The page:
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Hillary Clinton: No regrets for 'what difference does it make' comment

In an interview that aired on ABC News Monday night, former Secretary of State Hillary Clinton told Diane Sawyer she has no regrets for telling Sen. Ron Johnson, R-Wisc., "What difference, at this point, does it make?" during a Senate committee hearing on Benghazi.

Hillary Clinton says she has no regrets for "what difference does it make" comments.
Hillary Clinton says she has no regrets for "what difference does it make" comments.
Saul Loeb/AFP/Getty Images

"That's right," Clinton said.

"Doesn't make a difference?" Sawyer asked, appearing to be taken aback by Clinton's January 2013 statement.

"In the moment, it did not," Clinton said in response.

"What we had to be focused on was saving American lives," she added. Clinton, however, did not say which lives she was trying to save.

Sawyer gave Clinton a chance to revise her now-infamous 2013 statement, asking if it "makes a difference, now?"

"Do you want to change that?" Sawyer asked

"No, no," Clinton said. "No, I don't."

She went on to suggest that her answer was justified due to a "fixation" on "talking points" used by White House operatives like Susan Rice, who famously told multiple network news programs that an obscure YouTube video was the reason for the attack that saw four Americans, including Ambassador Chris Stevens, killed.

"What I said at the time was, you know, if you're gonna stay fixated on things like talking points or fixated on whether or not everybody was affected or not by the video, you're missing the larger picture," she told Sawyer.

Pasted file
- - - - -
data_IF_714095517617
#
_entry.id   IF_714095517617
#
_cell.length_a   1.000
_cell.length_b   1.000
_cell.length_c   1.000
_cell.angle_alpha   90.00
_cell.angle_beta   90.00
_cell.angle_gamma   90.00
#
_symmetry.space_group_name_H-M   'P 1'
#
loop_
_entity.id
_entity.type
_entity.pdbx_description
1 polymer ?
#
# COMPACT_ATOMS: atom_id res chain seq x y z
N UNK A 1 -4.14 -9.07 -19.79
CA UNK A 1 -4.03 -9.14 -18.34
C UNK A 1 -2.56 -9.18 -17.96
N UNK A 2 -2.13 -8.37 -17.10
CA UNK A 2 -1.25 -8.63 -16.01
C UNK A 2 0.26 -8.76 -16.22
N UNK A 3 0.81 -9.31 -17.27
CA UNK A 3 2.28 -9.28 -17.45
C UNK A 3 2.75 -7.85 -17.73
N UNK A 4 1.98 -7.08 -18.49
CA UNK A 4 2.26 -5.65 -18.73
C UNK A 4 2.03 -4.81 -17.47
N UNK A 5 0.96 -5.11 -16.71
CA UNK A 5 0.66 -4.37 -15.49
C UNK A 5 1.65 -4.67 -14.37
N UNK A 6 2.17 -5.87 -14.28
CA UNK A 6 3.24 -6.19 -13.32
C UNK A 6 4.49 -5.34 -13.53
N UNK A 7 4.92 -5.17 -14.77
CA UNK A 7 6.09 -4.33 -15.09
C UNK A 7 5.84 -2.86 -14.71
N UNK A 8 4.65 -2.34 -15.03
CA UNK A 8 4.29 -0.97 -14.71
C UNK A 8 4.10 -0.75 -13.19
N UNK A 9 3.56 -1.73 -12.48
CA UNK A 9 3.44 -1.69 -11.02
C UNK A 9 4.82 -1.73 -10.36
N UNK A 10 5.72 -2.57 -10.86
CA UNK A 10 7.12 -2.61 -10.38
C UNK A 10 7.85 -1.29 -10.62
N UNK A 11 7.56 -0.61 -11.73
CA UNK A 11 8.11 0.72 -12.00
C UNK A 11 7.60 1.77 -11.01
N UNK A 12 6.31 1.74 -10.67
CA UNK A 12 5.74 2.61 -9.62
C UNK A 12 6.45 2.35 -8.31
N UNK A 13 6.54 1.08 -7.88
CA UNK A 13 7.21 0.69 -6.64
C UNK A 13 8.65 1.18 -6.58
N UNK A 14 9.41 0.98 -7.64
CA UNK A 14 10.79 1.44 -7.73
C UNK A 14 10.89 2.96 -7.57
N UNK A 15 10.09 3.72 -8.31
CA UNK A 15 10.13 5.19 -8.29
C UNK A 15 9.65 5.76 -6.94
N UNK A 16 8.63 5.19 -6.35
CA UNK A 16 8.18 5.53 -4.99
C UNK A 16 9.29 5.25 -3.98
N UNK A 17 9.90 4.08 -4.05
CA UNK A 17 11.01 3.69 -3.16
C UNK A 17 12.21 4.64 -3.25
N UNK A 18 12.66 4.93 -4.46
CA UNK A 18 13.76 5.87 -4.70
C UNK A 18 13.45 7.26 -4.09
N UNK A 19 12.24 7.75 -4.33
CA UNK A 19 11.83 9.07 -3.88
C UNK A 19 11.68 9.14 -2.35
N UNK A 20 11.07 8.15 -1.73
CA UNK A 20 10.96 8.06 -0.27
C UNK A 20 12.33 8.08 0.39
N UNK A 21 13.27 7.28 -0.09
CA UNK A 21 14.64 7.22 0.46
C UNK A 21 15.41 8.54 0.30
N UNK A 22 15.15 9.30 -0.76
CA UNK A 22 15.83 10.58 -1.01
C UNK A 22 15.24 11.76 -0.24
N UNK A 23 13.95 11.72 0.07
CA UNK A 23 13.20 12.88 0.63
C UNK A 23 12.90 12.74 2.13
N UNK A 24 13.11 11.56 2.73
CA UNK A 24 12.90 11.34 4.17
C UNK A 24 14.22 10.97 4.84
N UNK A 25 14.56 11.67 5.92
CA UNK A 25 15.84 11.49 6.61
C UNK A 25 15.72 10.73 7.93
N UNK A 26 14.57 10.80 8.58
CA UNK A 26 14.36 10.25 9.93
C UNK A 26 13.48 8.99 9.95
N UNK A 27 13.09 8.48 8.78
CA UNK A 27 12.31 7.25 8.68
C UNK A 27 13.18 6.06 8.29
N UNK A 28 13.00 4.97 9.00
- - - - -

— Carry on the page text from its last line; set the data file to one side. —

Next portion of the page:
Although Clinton defended the comment that will forever be connected to her name, she told NBC's Cynthia McFadden that Benghazi would be her one "do over." As for cooperating with a congressional probe, however, Clinton had a different attitude, telling McFadden investigators can read her book if they want to see her notes.

According to the UK Daily Mail, a full chapter of her book, "Hard Choices," is devoted to defending her reaction to Benghazi. While she told Sawyer that she takes responsibility for what happened there, she made it clear that it was State Department personnel who underestimated the situation in Benghazi.

"I take responsibility, but I was not making security decisions," she said.

"But," America Rising asked, "did Clinton actually need to be a security expert to have done more personally?"

The PAC went on to highlight several incidents that led up to the Sept. 11, 2012 attack, and noted that Clinton's State Department received and denied several requests for additional security. Clinton said she's "not equipped to sit and look at blue prints," but the PAC said that given the recent history, she did not need to be a security expert to see there was a problem.

"Any leader – blue print expert or not – who was looking at these facts could see that that individuals stationed in Benghazi were at increasing risk," America Rising added.

Video of her comments can be seen above.